South Korea is a country with many religions. Many Koreans are Christians - Catholic, Protestants, Methodists and others. It's an 'imported' religion but still the Christian community is very powerful. The number of new churches in the suburbs of Seoul is impressive. Every 200 meters or so, there's a new church with a neon cross atop a small tower. All of these churches look the same and seemed to be produced on an assembly line (according to a Korean friend, this phenomenon has, among others, tax reasons). There are even Christian elite universities, where attending service is part of the student's curriculum. Almost as strong but definitely not as noisy as the Christians are the Buddhists in Korea. As in Japan, there are several sects. Among them, the Zen-Buddhism is one of the most important. Almost all sects follow the Mahayana-school (better known as the "Great vehicle", which means that everyone can achieve enlightenment). 'Natural religions', i.e. Shamanism, play a surprisingly big role in Korea. However due to the lack of places of Worship, visitors to the country will not experience much of this old religion. Additionally, Confucianism (which is actually no religion) in Korea is as important as it is in China and Japan. Other religious groups include the sect of Reverend Moon and other groups.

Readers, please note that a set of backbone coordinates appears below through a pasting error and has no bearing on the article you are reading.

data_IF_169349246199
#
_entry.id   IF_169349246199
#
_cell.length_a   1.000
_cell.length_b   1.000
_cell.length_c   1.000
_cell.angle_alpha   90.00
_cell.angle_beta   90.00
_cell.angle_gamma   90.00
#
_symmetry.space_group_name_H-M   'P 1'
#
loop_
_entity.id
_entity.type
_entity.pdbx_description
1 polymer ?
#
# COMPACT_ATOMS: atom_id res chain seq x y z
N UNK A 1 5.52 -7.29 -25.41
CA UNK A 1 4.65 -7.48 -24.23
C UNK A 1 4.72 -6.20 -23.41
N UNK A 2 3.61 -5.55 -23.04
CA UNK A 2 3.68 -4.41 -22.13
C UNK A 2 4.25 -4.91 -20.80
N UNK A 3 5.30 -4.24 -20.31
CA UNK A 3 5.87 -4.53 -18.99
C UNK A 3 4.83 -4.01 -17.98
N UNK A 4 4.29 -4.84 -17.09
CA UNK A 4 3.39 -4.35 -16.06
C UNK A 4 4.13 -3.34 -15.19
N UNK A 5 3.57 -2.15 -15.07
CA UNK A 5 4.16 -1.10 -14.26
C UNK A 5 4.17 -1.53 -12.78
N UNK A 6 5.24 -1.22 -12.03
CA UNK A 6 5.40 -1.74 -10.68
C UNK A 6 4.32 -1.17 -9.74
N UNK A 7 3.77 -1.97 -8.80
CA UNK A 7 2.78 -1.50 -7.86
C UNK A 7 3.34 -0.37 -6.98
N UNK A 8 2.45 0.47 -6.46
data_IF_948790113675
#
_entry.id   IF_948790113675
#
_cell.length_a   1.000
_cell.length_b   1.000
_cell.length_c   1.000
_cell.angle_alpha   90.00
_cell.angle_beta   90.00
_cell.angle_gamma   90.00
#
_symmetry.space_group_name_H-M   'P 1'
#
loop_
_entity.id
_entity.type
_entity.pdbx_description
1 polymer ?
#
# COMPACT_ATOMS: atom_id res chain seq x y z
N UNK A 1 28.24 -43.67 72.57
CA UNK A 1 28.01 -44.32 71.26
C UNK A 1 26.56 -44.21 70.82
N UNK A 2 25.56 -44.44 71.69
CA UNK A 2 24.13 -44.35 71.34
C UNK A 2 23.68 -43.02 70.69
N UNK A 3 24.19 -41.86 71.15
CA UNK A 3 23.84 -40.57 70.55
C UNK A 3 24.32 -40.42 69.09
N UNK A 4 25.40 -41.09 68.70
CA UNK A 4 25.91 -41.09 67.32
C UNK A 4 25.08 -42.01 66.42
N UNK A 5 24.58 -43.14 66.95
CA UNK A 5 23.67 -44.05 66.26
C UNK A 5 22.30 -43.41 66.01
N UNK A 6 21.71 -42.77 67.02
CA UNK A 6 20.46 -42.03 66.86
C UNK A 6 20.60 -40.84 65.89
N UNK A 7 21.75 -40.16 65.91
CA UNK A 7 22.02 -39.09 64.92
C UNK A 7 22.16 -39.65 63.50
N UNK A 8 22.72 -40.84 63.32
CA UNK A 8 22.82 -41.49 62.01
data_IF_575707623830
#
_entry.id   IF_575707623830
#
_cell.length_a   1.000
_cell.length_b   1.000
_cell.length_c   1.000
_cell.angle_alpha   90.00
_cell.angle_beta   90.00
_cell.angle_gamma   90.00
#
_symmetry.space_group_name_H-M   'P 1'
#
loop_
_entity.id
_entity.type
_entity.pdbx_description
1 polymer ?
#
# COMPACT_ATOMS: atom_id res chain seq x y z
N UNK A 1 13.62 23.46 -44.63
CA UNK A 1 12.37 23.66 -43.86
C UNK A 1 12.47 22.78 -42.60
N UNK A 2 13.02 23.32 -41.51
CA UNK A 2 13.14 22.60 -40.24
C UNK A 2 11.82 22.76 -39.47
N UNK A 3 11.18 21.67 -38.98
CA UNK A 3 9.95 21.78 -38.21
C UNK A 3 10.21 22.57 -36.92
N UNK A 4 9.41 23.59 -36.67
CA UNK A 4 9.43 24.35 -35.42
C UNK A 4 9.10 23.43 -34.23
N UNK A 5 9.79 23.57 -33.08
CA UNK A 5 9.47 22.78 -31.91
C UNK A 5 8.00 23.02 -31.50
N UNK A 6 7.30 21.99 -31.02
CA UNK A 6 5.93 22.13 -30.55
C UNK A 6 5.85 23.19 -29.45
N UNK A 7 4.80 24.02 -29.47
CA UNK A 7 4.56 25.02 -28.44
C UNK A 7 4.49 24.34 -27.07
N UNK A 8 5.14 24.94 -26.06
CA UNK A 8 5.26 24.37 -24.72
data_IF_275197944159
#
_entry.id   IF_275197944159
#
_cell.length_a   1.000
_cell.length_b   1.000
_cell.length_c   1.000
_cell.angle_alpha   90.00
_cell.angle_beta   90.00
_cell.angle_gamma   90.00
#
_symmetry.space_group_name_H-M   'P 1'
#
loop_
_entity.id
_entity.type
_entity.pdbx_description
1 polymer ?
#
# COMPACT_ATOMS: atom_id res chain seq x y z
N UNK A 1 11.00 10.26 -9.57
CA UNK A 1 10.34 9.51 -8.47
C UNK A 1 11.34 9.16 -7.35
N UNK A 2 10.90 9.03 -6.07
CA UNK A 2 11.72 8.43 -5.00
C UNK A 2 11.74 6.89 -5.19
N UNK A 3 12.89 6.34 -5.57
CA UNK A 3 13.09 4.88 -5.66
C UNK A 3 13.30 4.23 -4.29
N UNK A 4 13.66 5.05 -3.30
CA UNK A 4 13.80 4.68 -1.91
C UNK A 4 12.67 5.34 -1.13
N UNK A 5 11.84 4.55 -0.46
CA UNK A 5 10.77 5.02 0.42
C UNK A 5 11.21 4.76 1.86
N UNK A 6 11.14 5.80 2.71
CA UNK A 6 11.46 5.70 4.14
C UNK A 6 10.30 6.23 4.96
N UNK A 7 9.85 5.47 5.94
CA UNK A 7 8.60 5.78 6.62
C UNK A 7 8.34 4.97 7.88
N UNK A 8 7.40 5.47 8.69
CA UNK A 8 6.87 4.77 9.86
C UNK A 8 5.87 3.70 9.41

The hospitality and frankness of Koreans towards strangers is surprising. It won't take long until someone offers help if you look helpless or disorientated. They don't even care about language barriers, and this is a big difference to Japan: There, it would take donkey's years until someone helps a stranger. The same can be said about staff in restaurants and hotels - they're all very nice and friendly. As in other countries, there are some rules and habits one needs to get used to. Actually I had the impression that there are more rules than in other countries. There are distinctive respective roles based on the principles of Confucianism. The relationship between young and old, parents and children, simple worker and foreman and last but not least between men and women is clearly defined and not easy to understand for a Westerner.